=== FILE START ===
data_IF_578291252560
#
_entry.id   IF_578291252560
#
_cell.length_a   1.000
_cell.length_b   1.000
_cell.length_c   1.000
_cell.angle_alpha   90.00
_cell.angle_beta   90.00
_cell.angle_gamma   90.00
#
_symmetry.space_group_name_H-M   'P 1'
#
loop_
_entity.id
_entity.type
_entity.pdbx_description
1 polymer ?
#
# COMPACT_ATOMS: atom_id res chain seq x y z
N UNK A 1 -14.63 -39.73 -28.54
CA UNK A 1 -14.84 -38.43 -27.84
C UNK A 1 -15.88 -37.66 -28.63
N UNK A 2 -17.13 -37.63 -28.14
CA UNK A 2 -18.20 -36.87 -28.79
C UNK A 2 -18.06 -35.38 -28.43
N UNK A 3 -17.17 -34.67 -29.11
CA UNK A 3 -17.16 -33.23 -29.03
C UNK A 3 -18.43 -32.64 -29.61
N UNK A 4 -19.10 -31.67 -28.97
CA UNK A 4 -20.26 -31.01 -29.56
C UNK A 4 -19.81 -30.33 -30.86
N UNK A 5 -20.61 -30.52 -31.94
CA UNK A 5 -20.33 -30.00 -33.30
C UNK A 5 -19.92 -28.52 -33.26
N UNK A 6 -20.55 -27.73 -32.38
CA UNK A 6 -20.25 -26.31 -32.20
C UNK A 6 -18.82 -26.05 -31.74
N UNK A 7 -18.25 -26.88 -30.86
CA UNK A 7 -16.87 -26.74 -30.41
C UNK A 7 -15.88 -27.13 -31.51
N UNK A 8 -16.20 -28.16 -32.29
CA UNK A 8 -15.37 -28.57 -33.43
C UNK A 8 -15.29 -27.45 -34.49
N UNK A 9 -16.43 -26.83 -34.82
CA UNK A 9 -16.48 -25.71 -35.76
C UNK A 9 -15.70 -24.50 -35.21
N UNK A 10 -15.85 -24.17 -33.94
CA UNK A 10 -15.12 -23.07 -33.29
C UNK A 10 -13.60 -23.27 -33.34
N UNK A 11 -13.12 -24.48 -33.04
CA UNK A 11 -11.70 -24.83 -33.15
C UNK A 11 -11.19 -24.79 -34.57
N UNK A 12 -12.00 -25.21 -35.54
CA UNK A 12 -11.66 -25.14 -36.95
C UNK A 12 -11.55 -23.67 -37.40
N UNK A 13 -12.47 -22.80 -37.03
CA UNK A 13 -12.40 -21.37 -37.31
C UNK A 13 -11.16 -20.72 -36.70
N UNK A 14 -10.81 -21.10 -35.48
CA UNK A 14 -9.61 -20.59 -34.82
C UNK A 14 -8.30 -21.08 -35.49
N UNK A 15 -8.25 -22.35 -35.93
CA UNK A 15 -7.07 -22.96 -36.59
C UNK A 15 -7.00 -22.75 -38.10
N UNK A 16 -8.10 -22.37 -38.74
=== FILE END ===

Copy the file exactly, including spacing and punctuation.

data_IF_578291252560
#
_entry.id   IF_578291252560
#
_cell.length_a   1.000
_cell.length_b   1.000
_cell.length_c   1.000
_cell.angle_alpha   90.00
_cell.angle_beta   90.00
_cell.angle_gamma   90.00
#
_symmetry.space_group_name_H-M   'P 1'
#
loop_
_entity.id
_entity.type
_entity.pdbx_description
1 polymer ?
#
# COMPACT_ATOMS: atom_id res chain seq x y z
N UNK A 1 -14.63 -39.73 -28.54
CA UNK A 1 -14.84 -38.43 -27.84
C UNK A 1 -15.88 -37.66 -28.63
N UNK A 2 -17.13 -37.63 -28.14
CA UNK A 2 -18.20 -36.87 -28.79
C UNK A 2 -18.06 -35.38 -28.43
N UNK A 3 -17.17 -34.67 -29.11
CA UNK A 3 -17.16 -33.23 -29.03
C UNK A 3 -18.43 -32.64 -29.61
N UNK A 4 -19.10 -31.67 -28.97
CA UNK A 4 -20.26 -31.01 -29.56
C UNK A 4 -19.81 -30.33 -30.86
N UNK A 5 -20.61 -30.52 -31.94
CA UNK A 5 -20.33 -30.00 -33.30
C UNK A 5 -19.92 -28.52 -33.26
N UNK A 6 -20.55 -27.73 -32.38
CA UNK A 6 -20.25 -26.31 -32.20
C UNK A 6 -18.82 -26.05 -31.74
N UNK A 7 -18.25 -26.88 -30.86
CA UNK A 7 -16.87 -26.74 -30.41
C UNK A 7 -15.88 -27.13 -31.51
N UNK A 8 -16.20 -28.16 -32.29
CA UNK A 8 -15.37 -28.57 -33.43
C UNK A 8 -15.29 -27.45 -34.49
N UNK A 9 -16.43 -26.83 -34.82
CA UNK A 9 -16.48 -25.71 -35.76
C UNK A 9 -15.70 -24.50 -35.21
N UNK A 10 -15.85 -24.17 -33.94
CA UNK A 10 -15.12 -23.07 -33.29
C UNK A 10 -13.60 -23.27 -33.34
N UNK A 11 -13.12 -24.48 -33.04
CA UNK A 11 -11.70 -24.83 -33.15
C UNK A 11 -11.19 -24.79 -34.57
N UNK A 12 -12.00 -25.21 -35.54
CA UNK A 12 -11.66 -25.14 -36.95
C UNK A 12 -11.55 -23.67 -37.40
N UNK A 13 -12.47 -22.80 -37.03
CA UNK A 13 -12.40 -21.37 -37.31
C UNK A 13 -11.16 -20.72 -36.70
N UNK A 14 -10.81 -21.10 -35.48
CA UNK A 14 -9.61 -20.59 -34.82
C UNK A 14 -8.30 -21.08 -35.49
N UNK A 15 -8.25 -22.35 -35.93
CA UNK A 15 -7.07 -22.96 -36.59
C UNK A 15 -7.00 -22.75 -38.10
N UNK A 16 -8.10 -22.37 -38.74